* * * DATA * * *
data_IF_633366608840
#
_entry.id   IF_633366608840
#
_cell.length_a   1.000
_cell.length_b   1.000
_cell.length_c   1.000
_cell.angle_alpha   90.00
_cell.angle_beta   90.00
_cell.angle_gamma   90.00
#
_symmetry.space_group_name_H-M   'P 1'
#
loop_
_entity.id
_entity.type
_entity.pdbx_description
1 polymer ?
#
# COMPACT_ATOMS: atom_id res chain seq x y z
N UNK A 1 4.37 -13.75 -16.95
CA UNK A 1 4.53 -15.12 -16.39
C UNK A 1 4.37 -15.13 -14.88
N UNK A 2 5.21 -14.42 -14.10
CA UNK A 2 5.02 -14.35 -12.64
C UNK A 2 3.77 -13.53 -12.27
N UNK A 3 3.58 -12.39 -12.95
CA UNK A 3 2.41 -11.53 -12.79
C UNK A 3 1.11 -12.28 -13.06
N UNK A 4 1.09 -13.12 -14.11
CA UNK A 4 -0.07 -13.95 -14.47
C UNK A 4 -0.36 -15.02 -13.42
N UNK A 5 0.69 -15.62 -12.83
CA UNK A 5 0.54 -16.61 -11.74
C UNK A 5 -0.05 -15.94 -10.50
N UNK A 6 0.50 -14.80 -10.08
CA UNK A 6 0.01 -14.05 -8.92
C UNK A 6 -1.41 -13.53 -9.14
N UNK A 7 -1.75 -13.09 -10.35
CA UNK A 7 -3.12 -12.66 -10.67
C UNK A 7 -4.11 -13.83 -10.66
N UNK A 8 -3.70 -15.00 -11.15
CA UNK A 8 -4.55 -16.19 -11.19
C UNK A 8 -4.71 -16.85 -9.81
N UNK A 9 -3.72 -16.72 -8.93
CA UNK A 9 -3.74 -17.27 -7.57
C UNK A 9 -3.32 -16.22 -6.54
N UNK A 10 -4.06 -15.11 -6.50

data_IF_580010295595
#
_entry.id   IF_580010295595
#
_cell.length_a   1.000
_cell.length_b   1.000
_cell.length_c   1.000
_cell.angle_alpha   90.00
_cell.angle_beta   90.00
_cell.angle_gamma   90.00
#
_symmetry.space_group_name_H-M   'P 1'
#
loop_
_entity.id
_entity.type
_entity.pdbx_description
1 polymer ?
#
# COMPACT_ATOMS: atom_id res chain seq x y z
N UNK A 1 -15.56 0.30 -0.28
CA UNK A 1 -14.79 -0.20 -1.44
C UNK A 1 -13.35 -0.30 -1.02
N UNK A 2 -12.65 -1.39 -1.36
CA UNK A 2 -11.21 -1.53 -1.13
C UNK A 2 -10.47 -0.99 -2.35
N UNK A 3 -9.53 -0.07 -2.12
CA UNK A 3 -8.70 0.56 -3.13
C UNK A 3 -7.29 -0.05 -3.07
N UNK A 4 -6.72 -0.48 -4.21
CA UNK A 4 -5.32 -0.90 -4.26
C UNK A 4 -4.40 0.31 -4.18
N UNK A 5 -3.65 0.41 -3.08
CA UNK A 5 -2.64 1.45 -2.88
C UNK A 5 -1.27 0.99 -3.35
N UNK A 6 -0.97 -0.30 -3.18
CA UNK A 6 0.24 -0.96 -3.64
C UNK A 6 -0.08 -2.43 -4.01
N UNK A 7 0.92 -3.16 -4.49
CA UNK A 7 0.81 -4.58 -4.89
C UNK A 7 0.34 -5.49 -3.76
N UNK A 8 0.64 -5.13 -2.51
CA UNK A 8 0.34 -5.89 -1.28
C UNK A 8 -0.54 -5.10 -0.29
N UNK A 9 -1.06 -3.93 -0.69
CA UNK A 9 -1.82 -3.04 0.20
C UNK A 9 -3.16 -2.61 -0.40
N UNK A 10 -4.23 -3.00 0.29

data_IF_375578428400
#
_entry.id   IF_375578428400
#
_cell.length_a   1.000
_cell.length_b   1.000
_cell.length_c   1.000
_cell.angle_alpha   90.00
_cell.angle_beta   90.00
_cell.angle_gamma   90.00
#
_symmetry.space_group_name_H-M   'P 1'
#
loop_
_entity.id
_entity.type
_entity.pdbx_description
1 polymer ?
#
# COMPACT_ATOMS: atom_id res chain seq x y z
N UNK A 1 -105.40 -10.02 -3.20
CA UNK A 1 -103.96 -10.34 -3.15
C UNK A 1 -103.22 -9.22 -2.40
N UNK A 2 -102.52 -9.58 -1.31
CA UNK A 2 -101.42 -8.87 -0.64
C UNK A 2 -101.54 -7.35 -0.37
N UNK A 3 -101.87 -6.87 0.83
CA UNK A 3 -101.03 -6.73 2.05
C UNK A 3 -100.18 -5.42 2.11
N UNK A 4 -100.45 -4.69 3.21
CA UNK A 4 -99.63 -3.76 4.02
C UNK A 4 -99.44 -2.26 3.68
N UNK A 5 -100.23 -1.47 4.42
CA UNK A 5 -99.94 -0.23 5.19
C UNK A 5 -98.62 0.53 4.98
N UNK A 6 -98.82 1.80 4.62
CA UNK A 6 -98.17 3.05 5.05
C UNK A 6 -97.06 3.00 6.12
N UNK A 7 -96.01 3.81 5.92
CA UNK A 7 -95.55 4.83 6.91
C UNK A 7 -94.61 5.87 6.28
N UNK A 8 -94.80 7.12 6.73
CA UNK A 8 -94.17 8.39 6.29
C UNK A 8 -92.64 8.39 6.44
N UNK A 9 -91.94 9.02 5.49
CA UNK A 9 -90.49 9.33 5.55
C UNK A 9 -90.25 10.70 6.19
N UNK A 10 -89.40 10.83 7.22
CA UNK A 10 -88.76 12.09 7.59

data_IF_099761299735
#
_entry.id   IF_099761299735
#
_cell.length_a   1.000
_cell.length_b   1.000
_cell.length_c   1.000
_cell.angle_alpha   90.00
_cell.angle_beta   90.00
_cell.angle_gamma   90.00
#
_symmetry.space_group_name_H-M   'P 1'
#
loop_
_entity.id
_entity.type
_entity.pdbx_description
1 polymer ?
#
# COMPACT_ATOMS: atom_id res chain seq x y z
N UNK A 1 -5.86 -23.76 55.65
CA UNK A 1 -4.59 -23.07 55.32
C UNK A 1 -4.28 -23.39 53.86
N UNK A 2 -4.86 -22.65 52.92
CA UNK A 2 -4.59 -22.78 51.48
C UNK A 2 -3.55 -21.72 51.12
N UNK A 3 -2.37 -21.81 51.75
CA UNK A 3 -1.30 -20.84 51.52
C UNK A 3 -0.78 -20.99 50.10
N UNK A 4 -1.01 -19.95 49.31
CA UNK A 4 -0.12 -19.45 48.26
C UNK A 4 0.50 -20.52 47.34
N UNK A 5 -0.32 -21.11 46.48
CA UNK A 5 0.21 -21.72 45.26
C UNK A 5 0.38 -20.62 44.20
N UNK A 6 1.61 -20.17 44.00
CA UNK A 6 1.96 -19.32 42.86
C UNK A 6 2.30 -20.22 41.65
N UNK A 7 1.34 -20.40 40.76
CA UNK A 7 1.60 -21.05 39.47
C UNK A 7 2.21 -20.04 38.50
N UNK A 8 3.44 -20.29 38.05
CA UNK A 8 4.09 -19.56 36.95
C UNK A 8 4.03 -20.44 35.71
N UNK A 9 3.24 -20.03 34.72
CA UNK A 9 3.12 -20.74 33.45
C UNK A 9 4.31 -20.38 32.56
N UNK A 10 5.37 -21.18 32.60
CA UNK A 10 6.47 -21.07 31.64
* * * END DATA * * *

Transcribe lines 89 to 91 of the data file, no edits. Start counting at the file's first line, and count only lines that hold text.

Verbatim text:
C UNK A 7 0.34 -5.49 -3.76
N UNK A 8 0.64 -5.13 -2.51
CA UNK A 8 0.34 -5.89 -1.28